We had the supermoon a few days ago. On the night when it was forecast that we would see the phenomenon at its best, the moon was hidden by a thick pall of cloud which, though beautiful to watch as the moonlight lit it from within, did not exactly give ideal conditions. Luckily, though, the previous night had been beautifully clear and I had watched a golden glow surround the moon in her rising and seen her unveil silver beauty low in the sky.

It had been the same with the meteor showers. When they were supposed to be at their best, the cloud was impenetrable.Yet I had seen shooting stars cross the sky as lines of white fire in the nights before and after…and one glorious meteor that was as bright as a firework flash across the blackness.

The predictions had been wrong. While the moon and shooting stars were evidently doing their thing above the clouds, the best nights to see them were not the nights foretold. Or at least, not here and not for me.


Scientific predictions are like that though…uncertain. They can only ever take into account known factors. Not the random stuff the universe has a habit of throwing into the mix. They may build into their calculations a random element of uncertainty in an effort to offset the unpredictability of reality, but even so, you can only be guided by them, never rely upon them.

During the course of one bit of randomness, I was talking to my son about the death counters that are available online. They are supposed to offer a countdown facility to the predicted date of your death. Most come with a disclaimer that, should they get it wrong, they accept no responsibility. Either way.  Most simply allocate a fixed lifespan, subtract the days you have already lived and count down to that date. Others at least try to add in those factors known to lengthen or shorten the average lifespan…though there is no guarantee there either…and calculate your date of death accordingly.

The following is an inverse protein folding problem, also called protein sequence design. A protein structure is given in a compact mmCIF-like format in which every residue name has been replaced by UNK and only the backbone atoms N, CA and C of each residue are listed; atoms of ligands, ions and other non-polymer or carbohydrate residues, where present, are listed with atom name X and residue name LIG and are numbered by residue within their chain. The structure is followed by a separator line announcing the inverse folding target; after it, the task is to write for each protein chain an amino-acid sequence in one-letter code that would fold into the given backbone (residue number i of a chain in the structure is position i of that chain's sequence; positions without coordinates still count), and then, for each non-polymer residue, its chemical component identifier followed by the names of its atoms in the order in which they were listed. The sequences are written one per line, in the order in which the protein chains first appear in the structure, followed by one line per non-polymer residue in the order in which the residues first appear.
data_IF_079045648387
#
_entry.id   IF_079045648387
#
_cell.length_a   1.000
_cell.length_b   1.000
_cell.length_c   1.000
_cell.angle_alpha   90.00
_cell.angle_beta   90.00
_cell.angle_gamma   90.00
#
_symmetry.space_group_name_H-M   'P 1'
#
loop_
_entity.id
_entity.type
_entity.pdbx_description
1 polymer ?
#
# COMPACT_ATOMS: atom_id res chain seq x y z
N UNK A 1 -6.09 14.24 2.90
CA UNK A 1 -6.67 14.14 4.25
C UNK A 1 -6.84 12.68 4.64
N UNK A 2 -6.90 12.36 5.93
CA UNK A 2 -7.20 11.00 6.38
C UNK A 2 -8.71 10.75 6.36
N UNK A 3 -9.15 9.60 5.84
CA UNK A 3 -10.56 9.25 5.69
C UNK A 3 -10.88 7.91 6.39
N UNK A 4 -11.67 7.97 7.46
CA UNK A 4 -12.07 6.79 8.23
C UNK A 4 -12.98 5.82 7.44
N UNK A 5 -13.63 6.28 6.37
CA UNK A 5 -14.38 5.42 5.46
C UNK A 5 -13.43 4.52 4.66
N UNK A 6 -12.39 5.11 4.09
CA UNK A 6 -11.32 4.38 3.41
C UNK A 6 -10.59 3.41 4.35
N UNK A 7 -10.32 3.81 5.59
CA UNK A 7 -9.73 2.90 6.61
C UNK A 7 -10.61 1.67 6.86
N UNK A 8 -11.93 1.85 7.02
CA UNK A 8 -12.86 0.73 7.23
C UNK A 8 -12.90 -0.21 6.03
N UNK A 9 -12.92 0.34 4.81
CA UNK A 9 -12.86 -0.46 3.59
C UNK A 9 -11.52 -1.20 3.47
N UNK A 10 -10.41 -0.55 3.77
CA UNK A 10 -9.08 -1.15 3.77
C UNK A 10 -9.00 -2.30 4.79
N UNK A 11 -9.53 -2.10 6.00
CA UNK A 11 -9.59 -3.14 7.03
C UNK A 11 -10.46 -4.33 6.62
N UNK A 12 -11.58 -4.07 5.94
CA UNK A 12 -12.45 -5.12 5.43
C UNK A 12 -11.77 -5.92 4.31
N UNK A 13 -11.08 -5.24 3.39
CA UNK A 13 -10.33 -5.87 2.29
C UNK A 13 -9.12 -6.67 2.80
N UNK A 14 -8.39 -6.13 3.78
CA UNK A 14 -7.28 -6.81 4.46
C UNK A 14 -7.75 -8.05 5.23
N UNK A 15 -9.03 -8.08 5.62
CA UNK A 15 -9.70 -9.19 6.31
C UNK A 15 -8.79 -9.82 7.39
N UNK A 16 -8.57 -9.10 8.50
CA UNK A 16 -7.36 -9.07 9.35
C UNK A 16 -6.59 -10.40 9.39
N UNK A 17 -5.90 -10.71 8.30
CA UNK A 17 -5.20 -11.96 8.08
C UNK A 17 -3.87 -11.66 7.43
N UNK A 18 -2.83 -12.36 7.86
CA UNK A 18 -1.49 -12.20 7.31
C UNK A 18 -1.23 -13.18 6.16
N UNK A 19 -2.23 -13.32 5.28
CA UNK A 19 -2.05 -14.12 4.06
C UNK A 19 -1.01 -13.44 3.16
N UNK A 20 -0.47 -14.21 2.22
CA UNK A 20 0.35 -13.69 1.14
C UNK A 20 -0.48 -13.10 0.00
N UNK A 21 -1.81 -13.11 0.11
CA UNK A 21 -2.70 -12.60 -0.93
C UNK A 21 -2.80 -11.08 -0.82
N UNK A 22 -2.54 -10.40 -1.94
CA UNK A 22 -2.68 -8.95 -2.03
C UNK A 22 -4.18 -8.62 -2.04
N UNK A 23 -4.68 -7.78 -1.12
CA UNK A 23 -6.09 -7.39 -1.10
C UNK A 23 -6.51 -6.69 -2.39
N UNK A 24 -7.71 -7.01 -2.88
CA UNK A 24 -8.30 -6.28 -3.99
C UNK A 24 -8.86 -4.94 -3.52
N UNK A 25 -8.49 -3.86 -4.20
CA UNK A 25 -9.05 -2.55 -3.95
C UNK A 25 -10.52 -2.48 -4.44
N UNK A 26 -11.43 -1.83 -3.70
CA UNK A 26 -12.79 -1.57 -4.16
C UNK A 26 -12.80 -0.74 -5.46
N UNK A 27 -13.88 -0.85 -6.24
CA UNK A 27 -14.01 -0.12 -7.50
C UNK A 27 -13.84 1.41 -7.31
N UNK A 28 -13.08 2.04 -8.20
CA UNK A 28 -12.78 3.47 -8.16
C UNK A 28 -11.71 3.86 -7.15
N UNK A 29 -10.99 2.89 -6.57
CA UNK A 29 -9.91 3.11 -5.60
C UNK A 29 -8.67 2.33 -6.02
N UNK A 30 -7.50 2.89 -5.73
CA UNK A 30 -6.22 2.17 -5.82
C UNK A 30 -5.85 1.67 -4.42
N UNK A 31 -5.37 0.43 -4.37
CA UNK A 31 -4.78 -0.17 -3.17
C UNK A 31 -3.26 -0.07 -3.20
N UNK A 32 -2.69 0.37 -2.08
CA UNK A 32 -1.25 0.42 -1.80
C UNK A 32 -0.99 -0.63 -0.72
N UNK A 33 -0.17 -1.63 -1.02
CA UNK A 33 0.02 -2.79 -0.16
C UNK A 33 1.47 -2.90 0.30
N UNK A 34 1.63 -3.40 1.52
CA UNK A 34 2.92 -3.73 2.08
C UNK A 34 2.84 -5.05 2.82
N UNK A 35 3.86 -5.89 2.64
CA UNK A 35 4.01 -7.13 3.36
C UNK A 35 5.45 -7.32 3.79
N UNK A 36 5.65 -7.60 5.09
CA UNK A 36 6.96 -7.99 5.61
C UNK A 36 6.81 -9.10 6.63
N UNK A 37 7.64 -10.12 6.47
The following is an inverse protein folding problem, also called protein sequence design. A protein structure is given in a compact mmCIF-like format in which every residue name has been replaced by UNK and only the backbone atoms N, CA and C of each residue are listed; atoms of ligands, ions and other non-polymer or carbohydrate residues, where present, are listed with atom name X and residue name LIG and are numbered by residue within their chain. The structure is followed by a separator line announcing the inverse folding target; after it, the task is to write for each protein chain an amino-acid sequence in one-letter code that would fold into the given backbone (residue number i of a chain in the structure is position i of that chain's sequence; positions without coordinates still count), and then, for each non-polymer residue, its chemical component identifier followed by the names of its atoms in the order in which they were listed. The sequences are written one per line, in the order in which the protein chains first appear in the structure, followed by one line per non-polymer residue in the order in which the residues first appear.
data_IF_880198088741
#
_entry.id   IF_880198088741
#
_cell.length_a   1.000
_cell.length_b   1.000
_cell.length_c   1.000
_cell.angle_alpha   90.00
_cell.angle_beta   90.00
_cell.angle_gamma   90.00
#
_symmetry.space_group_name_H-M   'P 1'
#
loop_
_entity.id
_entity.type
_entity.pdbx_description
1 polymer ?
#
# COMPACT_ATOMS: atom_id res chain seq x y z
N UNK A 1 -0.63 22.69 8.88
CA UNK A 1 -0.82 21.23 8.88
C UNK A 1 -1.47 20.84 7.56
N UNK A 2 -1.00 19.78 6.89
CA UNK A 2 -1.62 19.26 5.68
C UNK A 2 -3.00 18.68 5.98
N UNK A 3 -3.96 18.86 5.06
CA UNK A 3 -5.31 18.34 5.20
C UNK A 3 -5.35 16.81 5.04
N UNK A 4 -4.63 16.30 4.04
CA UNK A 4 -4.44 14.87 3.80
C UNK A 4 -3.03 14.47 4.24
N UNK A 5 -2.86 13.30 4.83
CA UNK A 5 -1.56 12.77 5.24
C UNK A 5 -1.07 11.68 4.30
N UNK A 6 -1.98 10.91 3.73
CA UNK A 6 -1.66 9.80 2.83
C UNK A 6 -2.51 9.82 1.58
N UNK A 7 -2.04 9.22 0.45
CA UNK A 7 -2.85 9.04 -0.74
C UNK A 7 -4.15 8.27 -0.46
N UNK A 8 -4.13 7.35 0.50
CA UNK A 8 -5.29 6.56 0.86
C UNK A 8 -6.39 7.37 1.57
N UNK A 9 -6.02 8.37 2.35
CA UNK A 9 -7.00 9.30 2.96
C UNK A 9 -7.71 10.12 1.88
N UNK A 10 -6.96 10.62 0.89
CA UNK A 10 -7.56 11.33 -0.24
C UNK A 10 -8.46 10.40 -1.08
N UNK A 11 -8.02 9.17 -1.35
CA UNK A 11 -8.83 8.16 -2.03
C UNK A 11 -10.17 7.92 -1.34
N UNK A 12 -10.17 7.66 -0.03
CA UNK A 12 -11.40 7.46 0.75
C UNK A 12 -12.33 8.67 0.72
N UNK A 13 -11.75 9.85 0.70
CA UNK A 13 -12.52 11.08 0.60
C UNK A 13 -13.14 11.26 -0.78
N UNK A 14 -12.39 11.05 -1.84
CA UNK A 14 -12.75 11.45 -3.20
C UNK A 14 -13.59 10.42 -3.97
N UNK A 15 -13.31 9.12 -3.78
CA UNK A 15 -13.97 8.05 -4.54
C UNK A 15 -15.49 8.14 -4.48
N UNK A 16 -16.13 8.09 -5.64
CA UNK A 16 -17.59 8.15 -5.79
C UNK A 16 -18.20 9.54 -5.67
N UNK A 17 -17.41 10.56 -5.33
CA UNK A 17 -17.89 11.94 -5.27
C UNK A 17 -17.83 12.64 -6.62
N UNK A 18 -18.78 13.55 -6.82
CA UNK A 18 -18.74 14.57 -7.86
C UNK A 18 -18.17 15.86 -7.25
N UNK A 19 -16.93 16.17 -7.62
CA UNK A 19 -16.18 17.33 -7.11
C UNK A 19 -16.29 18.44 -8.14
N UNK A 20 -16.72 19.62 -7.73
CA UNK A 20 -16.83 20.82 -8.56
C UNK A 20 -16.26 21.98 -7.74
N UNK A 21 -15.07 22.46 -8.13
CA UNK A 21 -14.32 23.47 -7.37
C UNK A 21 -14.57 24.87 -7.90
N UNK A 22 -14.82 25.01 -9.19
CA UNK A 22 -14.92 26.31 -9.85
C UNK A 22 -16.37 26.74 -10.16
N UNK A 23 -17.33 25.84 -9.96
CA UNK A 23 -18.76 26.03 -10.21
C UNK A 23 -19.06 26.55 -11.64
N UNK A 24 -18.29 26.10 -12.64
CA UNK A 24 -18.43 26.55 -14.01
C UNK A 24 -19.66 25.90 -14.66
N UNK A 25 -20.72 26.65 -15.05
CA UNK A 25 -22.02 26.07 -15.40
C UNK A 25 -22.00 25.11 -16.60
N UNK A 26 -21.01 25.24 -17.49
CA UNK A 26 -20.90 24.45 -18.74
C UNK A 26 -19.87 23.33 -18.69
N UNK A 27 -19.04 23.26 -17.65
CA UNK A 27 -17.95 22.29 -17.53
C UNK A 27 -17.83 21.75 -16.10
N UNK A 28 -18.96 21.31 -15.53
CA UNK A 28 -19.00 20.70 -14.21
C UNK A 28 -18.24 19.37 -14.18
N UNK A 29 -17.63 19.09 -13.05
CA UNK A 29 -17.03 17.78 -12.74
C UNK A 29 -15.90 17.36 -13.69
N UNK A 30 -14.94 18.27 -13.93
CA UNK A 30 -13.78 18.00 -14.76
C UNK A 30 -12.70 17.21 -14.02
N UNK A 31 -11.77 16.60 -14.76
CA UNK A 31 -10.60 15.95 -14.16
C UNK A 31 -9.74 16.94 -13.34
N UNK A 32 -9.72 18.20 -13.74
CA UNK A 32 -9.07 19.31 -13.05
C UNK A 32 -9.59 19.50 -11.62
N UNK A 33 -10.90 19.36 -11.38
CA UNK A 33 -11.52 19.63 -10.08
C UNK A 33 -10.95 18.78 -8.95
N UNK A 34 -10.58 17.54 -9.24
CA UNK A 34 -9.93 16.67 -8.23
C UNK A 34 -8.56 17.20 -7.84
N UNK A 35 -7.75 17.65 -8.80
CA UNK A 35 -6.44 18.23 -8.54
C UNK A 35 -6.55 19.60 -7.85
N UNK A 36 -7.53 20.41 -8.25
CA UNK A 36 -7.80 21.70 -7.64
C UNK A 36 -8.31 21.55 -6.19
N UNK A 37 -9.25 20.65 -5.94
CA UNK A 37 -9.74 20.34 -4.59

One that I looked at had, at least, the benefit of being amusing. When a date had been entered in the wrong format, the programme had simply replied, ‘you are already dead. Have a nice day.’ They are not designed to be taken seriously. Or are they?

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About Sue Vincent

Sue Vincent is a Yorkshire-born writer and one of the Directors of The Silent Eye, a modern Mystery School. She writes alone and with Stuart France, exploring ancient myths, the mysterious landscape of Albion and the inner journey of the soul. Find out more at France and Vincent. She is owned by a small dog who also blogs. Follow her at and on Twitter @SCVincent. Find her books on Goodreads and follow her on Amazon worldwide to find out about new releases and offers. Email:
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13 Responses to Prediction

  1. jenanita01 says:

    Not sure I would want to know the date of my demise, bad enough knowing its coming and fast, by the feel of it!


  2. Helen Jones says:

    Good grief! I wouldn’t want to look at a death counter – even though they’re not serious, I think it would play on my mind. Because maybe they are…


  3. That is…weird. But I’m laughing out loud at the announcement: ‘you are already dead. Have a nice day.’


  4. Widdershins says:

    I bet the dinosaurs had one of these happily ticking away, and then … BLAM … oops! 😀


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